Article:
Where timber is harvested for fuel, and felled trees are replaced (for example, under sustainable forestry management), the net emissions are reduced. This is because the CO2 released is effectively reabsorbed by the trees planted in replacement.

By contrast, burning fossil fuel like coal or oil releases carbon that has been locked up and out of the system for millions of years, so adding to the overall level of atmospheric carbon.

The use of wood as a fuel, in place of fossil fuels, can contribute to national targets to increase the use of renewable energy and global targets to reduce carbon emissions.

Wood Energy Business Scheme (WEBS)

The aim of the Wood Energy Business Scheme (WEBS) is to provide capital grant support to micro-businesses, small and medium enterprises (SMEs) and social enterprises to develop the sustainable and renewable wood heat market across Wales.

Three types of project are eligible for grant support:

  • Woodfuel heating systems
  • Small scale electricity generation using wood - Combined Heat and Power (CHP)
  • Woodfuel supply businesses

Managed by Forestry Commission Wales, WEBS is a £20 million capital grant scheme. The funding is made up of £7.8 million of European Regional Development Fund funding through the Welsh European Funding Office of the Welsh Assembly Government; the remainder will be from various match-funding sources.

WEBS is a pan Wales project and funding intervention levels for individual applicants are likely to be up to 41% in the Convergence Area of West Wales and the Valleys and 31% in the Regional Competitiveness and Employment area of East Wales.

WEBS is a four-year project which runs between 2009 and 2013.

WEBS builds on the experience of the previous round of funding, also supported with European funding, which Forestry Commission Wales managed between 2004 and 2008, resulting in 17,000 tonnes of CO2 being saved per year using 33,000 tonnes of clean, sustainable fuel. It funded 80 schemes which included heating schemes in commercial and public sector buildings, from small rural tourism businesses, manufacturing businesses and public sector sites including hospitals and schools. It also funded a range of fuel supply businesses producing wood chips and pellets, including sawmills and wood processing plants.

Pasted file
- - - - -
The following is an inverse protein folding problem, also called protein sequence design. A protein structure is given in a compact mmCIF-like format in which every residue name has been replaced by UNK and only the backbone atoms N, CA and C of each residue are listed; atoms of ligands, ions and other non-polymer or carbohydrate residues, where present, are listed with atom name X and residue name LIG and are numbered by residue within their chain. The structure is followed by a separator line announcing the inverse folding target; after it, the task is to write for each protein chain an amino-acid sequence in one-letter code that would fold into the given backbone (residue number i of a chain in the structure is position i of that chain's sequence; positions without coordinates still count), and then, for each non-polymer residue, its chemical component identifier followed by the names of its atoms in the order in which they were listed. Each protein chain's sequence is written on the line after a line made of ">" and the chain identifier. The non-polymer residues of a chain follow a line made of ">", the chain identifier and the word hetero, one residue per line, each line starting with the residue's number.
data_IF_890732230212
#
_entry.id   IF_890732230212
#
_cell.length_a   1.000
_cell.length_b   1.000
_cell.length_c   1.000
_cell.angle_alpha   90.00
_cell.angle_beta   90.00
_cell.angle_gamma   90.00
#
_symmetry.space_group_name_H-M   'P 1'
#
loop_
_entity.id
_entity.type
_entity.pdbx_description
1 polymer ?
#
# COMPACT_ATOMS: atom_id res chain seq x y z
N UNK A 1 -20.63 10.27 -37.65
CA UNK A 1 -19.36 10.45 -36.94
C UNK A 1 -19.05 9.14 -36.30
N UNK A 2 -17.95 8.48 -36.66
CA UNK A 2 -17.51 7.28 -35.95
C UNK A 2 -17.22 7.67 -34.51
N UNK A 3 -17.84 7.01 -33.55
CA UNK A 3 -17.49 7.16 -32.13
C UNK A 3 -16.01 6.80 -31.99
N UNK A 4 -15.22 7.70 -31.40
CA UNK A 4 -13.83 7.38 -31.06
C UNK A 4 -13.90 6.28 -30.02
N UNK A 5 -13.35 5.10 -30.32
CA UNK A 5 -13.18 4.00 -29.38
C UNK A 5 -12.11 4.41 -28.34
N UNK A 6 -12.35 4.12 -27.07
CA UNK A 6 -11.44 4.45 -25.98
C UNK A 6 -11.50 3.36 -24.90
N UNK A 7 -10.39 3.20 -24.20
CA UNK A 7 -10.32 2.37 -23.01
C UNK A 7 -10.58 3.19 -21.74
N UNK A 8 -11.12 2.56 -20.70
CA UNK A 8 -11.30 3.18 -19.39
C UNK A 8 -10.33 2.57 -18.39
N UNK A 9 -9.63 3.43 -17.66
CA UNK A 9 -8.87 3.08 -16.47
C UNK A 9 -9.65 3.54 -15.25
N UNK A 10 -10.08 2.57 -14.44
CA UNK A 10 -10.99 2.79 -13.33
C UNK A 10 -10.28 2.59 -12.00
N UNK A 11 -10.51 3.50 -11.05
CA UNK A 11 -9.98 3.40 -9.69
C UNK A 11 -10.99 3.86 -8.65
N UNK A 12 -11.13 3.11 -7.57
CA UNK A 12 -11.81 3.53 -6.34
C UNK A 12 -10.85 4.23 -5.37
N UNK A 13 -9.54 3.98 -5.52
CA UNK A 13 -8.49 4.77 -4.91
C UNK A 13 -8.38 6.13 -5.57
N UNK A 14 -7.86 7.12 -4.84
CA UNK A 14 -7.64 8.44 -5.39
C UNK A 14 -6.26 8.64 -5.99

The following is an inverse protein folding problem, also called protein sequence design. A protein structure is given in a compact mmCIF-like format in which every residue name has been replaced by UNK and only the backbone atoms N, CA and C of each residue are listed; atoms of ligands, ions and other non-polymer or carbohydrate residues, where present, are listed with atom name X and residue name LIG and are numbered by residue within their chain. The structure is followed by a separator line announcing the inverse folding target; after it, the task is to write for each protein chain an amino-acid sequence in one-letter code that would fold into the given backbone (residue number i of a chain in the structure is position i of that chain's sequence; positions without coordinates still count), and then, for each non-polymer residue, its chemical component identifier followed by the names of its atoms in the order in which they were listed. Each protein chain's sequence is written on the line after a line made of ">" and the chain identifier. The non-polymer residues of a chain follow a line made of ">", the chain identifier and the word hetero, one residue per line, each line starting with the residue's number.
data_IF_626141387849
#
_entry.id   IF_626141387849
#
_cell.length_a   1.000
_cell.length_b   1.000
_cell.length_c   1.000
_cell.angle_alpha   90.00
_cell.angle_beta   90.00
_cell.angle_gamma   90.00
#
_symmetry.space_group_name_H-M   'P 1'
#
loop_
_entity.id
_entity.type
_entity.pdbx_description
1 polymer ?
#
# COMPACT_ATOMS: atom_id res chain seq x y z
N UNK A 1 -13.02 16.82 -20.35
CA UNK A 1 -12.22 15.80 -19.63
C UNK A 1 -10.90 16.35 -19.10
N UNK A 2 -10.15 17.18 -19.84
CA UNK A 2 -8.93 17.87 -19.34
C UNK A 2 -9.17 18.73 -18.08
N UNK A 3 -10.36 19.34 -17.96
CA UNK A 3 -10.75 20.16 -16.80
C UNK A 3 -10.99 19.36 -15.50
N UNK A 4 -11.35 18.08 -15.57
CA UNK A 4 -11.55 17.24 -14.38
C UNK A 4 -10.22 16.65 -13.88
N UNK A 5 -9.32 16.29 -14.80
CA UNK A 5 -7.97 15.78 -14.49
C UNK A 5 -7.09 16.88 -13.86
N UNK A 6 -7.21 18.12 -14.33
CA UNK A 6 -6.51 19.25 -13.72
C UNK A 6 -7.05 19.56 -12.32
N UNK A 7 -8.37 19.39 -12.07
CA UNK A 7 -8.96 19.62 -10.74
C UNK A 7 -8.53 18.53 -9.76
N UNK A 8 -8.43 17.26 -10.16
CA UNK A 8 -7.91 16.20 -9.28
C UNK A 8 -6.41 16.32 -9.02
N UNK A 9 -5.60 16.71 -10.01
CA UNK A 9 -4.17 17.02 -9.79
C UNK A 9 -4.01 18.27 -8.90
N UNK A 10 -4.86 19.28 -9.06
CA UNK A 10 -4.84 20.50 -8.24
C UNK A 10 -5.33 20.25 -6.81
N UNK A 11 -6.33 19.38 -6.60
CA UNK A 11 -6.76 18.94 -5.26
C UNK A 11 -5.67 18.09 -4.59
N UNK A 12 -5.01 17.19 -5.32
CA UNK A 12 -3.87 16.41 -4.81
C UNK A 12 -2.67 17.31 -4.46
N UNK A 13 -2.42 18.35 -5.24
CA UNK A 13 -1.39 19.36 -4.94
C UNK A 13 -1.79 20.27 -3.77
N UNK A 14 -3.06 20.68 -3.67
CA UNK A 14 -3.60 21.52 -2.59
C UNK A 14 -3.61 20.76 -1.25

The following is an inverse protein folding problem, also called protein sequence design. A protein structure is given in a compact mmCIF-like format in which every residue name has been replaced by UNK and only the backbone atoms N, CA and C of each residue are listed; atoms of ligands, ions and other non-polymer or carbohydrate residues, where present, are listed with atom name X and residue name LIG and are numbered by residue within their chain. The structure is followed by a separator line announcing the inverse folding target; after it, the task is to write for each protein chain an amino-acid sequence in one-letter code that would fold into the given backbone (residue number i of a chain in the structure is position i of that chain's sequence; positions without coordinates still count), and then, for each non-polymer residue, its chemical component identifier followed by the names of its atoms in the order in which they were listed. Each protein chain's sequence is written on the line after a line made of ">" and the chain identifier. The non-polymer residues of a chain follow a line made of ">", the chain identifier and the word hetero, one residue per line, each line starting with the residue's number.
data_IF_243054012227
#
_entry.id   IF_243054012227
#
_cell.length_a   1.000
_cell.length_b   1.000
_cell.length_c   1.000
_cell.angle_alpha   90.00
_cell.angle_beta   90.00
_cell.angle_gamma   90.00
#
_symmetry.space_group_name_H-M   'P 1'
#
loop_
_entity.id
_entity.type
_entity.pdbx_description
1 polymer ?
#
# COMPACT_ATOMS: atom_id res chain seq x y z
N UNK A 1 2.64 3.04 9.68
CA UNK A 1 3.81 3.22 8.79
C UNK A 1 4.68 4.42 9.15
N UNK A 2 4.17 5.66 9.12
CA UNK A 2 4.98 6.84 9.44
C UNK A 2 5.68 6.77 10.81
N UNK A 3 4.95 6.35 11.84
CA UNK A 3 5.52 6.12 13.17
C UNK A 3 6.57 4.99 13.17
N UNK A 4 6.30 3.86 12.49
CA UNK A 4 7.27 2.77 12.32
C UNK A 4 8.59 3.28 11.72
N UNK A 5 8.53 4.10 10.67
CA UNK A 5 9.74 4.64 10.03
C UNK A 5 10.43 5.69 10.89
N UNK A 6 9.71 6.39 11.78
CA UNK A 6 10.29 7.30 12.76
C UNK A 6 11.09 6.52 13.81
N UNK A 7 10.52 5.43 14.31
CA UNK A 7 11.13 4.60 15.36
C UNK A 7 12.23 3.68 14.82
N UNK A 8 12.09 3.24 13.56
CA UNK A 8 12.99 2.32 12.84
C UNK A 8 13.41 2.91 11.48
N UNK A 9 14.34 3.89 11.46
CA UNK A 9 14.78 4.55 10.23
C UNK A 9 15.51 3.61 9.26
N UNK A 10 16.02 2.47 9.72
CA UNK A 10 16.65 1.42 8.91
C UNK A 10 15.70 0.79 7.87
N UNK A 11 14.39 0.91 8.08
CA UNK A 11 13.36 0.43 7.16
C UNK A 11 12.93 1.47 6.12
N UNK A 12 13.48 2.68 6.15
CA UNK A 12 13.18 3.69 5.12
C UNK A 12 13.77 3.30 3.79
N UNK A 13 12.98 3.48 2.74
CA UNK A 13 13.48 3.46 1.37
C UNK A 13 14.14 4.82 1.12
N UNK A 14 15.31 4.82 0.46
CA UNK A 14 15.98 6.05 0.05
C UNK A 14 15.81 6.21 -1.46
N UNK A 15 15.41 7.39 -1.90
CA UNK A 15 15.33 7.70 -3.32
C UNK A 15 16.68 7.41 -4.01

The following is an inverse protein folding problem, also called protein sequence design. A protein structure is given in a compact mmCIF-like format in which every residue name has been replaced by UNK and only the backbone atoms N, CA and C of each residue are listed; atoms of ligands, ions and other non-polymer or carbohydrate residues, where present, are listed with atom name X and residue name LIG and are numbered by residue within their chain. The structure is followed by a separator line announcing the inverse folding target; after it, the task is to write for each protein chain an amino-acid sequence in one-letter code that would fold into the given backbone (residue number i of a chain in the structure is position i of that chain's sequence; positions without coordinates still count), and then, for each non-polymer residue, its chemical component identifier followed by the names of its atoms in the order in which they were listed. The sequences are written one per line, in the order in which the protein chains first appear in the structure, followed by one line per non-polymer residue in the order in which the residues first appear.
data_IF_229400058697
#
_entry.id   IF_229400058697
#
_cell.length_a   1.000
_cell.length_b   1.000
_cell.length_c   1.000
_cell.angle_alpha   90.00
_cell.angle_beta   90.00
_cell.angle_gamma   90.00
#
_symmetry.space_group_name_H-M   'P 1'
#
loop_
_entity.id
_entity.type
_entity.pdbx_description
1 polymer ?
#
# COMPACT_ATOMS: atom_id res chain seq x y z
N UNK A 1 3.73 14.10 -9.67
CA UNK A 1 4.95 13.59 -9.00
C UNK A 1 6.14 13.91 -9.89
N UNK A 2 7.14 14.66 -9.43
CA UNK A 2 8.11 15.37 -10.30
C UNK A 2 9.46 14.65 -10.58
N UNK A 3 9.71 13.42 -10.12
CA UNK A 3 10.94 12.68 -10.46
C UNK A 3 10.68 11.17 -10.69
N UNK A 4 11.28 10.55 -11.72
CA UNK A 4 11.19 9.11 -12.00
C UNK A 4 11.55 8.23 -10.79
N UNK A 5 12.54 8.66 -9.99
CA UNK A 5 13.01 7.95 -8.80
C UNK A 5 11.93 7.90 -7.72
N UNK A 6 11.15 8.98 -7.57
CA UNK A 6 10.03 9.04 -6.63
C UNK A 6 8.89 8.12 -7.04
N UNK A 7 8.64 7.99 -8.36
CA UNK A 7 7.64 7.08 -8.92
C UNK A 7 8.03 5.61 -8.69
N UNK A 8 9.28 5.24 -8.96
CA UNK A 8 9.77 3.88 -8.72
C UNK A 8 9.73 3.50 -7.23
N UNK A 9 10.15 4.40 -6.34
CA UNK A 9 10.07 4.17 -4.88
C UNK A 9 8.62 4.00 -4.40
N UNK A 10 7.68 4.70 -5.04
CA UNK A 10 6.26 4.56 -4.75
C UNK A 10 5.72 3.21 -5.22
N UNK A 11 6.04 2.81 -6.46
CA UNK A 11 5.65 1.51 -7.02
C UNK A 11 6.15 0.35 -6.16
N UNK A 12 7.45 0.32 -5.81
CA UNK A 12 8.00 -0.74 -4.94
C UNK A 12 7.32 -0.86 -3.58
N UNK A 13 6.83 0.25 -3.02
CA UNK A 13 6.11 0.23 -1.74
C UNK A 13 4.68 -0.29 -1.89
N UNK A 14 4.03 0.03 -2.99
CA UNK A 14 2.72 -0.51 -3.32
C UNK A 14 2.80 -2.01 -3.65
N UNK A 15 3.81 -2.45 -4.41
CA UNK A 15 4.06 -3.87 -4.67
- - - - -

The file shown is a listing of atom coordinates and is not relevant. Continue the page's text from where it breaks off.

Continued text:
For more information on WEBS see

The Welsh European Funding Office (WEFO)

The Welsh European Funding Office (WEFO) is part of the Welsh Assembly Government's Department for Economy and Transport and is responsible for administering the European Structural Funds in Wales.

For the period 2007-2013, Wales has been allocated some £1.9 billion by the European Union which will be channelled through the Convergence programmes for West Wales and the Valleys and the Regional Competitiveness and Employment programmes for East Wales.

These funds will generate an investment of over £3 billion and will be used to improve economic growth and employment in line with the Welsh Assembly Government’s strategies and the EU’s Lisbon and Gothenburg agendas. WEFO’s aim is to ensure the European Structural Funds programmes 2007–2013 work efficiently and effectively for Wales, as well as overseeing the conclusion of the 2000-2006 programmes.

Forestry Commission Wales

About 14% of Wales is covered by woodlands. Of this, 38% (126,000 hectares/311,000 acres) is owned by the Welsh Assembly Government.

Forestry Commission Wales is the Welsh Assembly Government’s department of forestry and manages these woodlands on its behalf.

Forestry Commission Wales provides advice on forestry policy to the Minister responsible for forestry. It provides grant aid to the private sector and regulates forestry by issuing felling licences.

Forestry Commission Wales is also part of Forestry Commission GB and contributes to the international forestry agenda.

More information on the woodlands of Wales is available on

Press office contact: Mary Galliers,, 0300 068 0057.